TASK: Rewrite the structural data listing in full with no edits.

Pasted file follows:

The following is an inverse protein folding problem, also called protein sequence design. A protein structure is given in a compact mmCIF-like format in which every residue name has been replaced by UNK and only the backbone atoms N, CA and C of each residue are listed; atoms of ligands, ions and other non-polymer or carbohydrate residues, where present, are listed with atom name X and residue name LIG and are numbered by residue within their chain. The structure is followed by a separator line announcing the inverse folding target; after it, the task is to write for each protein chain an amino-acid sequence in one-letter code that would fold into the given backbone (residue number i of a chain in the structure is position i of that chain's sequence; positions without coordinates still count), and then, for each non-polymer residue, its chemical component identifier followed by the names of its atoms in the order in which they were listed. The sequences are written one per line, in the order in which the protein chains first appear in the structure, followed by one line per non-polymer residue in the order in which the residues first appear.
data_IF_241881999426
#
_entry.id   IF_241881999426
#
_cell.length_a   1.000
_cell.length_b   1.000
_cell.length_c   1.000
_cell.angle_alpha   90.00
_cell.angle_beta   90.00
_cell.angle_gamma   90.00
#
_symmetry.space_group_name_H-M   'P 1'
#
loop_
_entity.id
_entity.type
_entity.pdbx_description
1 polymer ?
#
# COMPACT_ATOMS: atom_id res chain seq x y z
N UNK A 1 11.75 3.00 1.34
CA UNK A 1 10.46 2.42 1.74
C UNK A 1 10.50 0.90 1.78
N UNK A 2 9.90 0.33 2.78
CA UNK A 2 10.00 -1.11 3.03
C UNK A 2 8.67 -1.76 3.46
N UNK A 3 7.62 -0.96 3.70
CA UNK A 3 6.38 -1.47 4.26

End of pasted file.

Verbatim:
The following is an inverse protein folding problem, also called protein sequence design. A protein structure is given in a compact mmCIF-like format in which every residue name has been replaced by UNK and only the backbone atoms N, CA and C of each residue are listed; atoms of ligands, ions and other non-polymer or carbohydrate residues, where present, are listed with atom name X and residue name LIG and are numbered by residue within their chain. The structure is followed by a separator line announcing the inverse folding target; after it, the task is to write for each protein chain an amino-acid sequence in one-letter code that would fold into the given backbone (residue number i of a chain in the structure is position i of that chain's sequence; positions without coordinates still count), and then, for each non-polymer residue, its chemical component identifier followed by the names of its atoms in the order in which they were listed. The sequences are written one per line, in the order in which the protein chains first appear in the structure, followed by one line per non-polymer residue in the order in which the residues first appear.
data_IF_241881999426
#
_entry.id   IF_241881999426
#
_cell.length_a   1.000
_cell.length_b   1.000
_cell.length_c   1.000
_cell.angle_alpha   90.00
_cell.angle_beta   90.00
_cell.angle_gamma   90.00
#
_symmetry.space_group_name_H-M   'P 1'
#
loop_
_entity.id
_entity.type
_entity.pdbx_description
1 polymer ?
#
# COMPACT_ATOMS: atom_id res chain seq x y z
N UNK A 1 11.75 3.00 1.34
CA UNK A 1 10.46 2.42 1.74
C UNK A 1 10.50 0.90 1.78
N UNK A 2 9.90 0.33 2.78
CA UNK A 2 10.00 -1.11 3.03
C UNK A 2 8.67 -1.76 3.46
N UNK A 3 7.62 -0.96 3.70
CA UNK A 3 6.38 -1.47 4.26